While they’re at it, why not use “fudge”, “darn”, and “shucks” instead of replacing the offending words with hash symbols?
Posts in google
An interesting graphic showing you how much viewport area (where the web content is, between the scrollbars, toolbars, and so on) web users see. Made useful because you can load your own websites in for comparison.
It’s worth remembering there is no page fold because every web browser is capable of scrolling and every web user knows how to scroll. Google has provided a guide for where to put the most important information and action elements on the page, not a guide for how short and narrow to make your web pages.
I’d figured out a couple of these on my own, but this is a handy reference. Otherwise, the Wave interface has you moving from keyboard to mouse and back an awful lot.
Unlike GMail, which could be used to communicate with anybody with an email address, Wave’s usefulness is relevant to the number of people you want to use it with. But even with a fairly limited range of acquaintances signed up, it’s already surprisingly useful.
Google Wave already has its first reported spammer — a marketer for POM Wonderful began flinging flack at all the food bloggers they could find on Wave.
Although at least a couple people are optimistic about Google’s technical capacity to keep spam under control in Wave, it’s ultimately impossible to prevent spamming entirely in any medium without either proactive moderation or closing account creation and forbidding user interaction.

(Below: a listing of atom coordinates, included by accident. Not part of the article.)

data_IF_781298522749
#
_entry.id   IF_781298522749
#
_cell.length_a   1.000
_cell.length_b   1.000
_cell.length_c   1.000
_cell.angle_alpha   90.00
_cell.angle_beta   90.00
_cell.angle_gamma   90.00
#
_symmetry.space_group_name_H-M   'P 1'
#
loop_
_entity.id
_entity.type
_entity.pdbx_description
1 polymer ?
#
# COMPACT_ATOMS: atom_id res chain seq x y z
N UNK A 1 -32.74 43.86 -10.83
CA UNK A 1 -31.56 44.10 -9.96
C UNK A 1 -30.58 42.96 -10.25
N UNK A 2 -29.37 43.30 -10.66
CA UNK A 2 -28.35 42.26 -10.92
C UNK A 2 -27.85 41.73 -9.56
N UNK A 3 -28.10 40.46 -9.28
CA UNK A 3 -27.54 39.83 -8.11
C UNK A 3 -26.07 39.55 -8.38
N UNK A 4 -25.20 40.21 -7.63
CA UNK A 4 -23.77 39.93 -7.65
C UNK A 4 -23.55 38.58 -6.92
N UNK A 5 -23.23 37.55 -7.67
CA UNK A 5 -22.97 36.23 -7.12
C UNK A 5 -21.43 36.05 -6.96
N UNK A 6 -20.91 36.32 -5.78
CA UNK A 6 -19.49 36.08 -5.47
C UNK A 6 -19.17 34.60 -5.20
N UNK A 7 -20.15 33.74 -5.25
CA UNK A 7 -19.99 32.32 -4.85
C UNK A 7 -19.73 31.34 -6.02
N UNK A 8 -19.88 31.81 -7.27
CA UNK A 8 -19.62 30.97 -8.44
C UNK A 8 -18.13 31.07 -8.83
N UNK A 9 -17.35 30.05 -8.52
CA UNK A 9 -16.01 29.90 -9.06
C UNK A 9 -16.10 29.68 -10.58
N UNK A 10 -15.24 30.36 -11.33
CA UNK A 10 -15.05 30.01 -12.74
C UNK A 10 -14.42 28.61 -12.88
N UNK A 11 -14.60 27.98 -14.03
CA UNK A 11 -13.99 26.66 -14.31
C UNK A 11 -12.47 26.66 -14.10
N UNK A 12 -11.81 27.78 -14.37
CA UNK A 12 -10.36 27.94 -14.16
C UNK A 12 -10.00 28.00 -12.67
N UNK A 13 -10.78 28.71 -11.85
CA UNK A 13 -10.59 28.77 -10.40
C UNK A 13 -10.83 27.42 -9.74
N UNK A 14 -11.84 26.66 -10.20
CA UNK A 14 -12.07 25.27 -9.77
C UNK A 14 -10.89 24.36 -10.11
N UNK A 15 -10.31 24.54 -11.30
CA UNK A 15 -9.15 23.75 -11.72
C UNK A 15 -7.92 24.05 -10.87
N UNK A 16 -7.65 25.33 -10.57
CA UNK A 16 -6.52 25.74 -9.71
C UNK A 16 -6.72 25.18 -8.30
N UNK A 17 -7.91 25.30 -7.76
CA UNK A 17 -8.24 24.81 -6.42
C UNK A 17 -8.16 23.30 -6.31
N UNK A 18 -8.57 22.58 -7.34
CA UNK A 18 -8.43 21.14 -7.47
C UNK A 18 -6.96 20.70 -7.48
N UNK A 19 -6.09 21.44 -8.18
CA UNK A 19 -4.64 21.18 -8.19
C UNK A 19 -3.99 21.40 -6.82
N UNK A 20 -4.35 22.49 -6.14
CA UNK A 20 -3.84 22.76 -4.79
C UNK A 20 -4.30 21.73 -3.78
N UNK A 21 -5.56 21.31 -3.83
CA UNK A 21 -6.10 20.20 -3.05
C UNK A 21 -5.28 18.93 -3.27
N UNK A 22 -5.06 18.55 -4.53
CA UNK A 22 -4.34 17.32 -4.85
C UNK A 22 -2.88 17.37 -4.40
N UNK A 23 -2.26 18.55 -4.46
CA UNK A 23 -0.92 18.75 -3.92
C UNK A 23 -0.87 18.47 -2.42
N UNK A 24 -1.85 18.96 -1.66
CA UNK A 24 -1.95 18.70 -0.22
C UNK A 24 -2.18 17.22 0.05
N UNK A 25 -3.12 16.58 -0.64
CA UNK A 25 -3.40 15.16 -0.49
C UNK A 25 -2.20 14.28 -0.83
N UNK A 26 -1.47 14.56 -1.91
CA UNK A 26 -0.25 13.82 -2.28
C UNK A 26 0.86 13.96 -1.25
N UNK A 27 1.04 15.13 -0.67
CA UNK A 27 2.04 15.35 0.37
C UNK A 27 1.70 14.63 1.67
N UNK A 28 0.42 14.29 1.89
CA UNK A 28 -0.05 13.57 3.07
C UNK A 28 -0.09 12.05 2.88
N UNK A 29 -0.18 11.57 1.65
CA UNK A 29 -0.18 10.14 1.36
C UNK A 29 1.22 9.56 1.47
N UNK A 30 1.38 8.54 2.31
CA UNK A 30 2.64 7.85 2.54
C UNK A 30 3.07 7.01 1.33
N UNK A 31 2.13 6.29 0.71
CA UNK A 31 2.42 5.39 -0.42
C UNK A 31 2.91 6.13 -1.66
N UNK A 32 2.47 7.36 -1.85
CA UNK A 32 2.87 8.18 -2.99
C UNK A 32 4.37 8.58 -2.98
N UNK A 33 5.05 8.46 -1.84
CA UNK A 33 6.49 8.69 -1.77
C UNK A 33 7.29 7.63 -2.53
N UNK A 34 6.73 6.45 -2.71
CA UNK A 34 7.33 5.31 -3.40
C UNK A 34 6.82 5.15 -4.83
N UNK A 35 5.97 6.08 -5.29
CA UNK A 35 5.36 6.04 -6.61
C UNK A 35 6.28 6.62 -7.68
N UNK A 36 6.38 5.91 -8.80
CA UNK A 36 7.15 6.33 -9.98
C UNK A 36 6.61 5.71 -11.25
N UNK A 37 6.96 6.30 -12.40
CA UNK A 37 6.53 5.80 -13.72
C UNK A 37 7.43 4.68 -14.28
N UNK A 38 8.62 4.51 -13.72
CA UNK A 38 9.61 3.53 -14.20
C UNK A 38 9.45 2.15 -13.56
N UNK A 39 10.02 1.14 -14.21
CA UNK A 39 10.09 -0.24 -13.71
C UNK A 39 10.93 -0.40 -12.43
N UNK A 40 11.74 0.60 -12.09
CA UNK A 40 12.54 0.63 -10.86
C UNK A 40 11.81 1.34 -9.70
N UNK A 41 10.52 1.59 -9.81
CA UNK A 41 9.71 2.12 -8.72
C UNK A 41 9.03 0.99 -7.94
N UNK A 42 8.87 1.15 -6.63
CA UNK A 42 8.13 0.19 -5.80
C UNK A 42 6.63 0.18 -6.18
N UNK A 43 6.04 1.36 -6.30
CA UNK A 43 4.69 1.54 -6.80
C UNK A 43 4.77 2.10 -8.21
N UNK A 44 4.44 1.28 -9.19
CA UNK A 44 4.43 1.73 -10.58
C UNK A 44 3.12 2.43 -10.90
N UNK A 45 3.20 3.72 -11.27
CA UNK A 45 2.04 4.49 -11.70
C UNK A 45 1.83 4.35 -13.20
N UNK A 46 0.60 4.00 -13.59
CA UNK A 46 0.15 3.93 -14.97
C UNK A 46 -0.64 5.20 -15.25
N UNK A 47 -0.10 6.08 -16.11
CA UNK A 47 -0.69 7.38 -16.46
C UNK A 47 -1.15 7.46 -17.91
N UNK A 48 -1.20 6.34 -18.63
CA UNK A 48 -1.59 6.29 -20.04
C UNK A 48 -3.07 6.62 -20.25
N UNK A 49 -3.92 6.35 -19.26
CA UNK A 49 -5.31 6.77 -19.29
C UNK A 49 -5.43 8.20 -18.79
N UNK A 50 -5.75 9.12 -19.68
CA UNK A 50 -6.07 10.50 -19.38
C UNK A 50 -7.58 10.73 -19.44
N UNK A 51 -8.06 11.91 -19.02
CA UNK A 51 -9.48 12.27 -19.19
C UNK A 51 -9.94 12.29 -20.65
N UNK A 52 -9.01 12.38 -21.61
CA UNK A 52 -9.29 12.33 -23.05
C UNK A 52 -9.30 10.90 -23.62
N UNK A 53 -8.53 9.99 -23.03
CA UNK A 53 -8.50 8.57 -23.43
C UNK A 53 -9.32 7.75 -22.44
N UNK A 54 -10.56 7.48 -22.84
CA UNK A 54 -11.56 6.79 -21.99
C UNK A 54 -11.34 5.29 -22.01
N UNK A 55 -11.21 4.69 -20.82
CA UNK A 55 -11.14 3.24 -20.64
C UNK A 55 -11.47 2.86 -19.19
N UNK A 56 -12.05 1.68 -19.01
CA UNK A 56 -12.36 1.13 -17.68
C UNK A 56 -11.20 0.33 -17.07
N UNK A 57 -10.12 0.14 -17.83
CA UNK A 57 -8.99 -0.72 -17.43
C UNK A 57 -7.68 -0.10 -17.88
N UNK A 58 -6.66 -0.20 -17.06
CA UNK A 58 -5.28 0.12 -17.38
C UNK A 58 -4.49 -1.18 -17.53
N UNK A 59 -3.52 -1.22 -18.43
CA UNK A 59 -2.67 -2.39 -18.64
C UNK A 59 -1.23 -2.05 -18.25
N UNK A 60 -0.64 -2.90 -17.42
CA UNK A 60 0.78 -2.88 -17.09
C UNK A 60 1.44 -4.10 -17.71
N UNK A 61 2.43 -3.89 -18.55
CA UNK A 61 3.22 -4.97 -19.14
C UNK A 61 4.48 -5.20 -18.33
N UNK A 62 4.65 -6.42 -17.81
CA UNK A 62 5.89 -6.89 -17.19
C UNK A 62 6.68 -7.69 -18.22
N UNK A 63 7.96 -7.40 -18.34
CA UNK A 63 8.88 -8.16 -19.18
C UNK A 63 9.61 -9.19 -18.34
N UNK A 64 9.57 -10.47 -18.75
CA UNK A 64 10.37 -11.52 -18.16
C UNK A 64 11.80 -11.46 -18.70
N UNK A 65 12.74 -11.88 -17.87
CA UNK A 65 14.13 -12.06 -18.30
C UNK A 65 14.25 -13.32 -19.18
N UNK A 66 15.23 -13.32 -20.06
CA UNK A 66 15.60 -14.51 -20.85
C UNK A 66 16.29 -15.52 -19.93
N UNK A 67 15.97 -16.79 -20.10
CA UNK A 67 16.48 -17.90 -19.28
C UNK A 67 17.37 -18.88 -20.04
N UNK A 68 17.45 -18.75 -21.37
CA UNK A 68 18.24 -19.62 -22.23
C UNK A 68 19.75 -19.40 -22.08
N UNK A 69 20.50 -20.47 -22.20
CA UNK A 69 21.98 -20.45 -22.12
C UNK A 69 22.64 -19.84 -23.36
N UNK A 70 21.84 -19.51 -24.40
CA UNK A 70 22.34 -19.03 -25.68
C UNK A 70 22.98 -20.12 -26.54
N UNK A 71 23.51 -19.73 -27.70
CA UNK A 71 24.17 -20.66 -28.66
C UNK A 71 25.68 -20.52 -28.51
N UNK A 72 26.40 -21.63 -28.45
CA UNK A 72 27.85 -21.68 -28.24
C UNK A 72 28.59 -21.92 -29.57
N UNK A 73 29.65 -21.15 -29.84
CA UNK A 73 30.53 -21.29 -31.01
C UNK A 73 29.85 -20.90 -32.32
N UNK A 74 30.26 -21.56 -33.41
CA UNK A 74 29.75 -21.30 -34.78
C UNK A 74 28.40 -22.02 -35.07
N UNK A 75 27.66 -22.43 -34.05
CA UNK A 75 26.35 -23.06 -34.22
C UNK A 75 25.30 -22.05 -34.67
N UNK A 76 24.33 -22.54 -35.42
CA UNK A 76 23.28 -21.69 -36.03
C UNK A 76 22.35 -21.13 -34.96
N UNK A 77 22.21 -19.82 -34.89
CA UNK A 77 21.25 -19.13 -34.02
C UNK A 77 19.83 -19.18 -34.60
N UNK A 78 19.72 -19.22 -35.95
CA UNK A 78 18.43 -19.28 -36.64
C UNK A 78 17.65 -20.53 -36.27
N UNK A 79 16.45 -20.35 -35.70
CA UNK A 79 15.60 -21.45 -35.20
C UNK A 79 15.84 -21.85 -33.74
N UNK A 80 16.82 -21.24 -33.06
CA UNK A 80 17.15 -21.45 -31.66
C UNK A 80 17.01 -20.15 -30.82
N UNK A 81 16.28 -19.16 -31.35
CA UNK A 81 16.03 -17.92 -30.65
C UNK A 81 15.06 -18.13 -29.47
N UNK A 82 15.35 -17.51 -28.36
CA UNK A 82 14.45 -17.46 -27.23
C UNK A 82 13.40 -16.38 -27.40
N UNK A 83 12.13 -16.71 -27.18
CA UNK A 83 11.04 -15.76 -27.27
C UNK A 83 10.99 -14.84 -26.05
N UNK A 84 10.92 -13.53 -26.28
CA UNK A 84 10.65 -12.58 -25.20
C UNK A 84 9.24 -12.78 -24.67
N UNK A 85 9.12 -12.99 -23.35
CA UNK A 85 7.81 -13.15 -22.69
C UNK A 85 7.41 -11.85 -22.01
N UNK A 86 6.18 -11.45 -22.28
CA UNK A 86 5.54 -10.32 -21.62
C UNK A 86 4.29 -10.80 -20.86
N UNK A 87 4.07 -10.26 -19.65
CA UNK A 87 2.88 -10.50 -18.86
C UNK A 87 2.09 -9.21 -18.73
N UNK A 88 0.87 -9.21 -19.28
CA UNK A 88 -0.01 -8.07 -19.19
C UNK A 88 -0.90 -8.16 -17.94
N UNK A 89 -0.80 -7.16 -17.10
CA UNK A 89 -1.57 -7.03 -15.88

Incidentally, if you want to find me on Wave, ask.
Google Wave is… something. What it is, exactly, few people have been able to agree on. Google’s own PR about Google Wave is a frustratingly imbalanced information overload, their publicity effort centering around an 80 minute video of the developer preview at Google I/O, earlier this year, entirely burying their slick, short product demos.
Apple can routinely, in 80 minutes, tout its sales figures, announce three revolutionary consumer products, demo them, preview yet another devastatingly witty TV commercial starring an affable PC and bemused Mac, and have a surprise musical guest run through a number or two. Even Microsoft’s execs can put on a reasonably tight show when announcing new products. So how does Google’s new product announcement compare? It’s thorough and boring. It’s unrehearsed, heavily padded by presentation failures, presenter fumbles, and an excruciatingly long introduction by one of Google’s research unit executives.
The Wave video is a fine tech conference presentation. But it’s a lousy public product demonstration, and it’s the entirety of Google’s sales pitch. Sales pitches, product sheets, whitepapers, short demonstrations of single features are all missing from Wave’s PR. In their place is a long video of people fumbling with their demo equipment. I watched it in 20 minute chunks, because if this is The Future, The Future is awkward.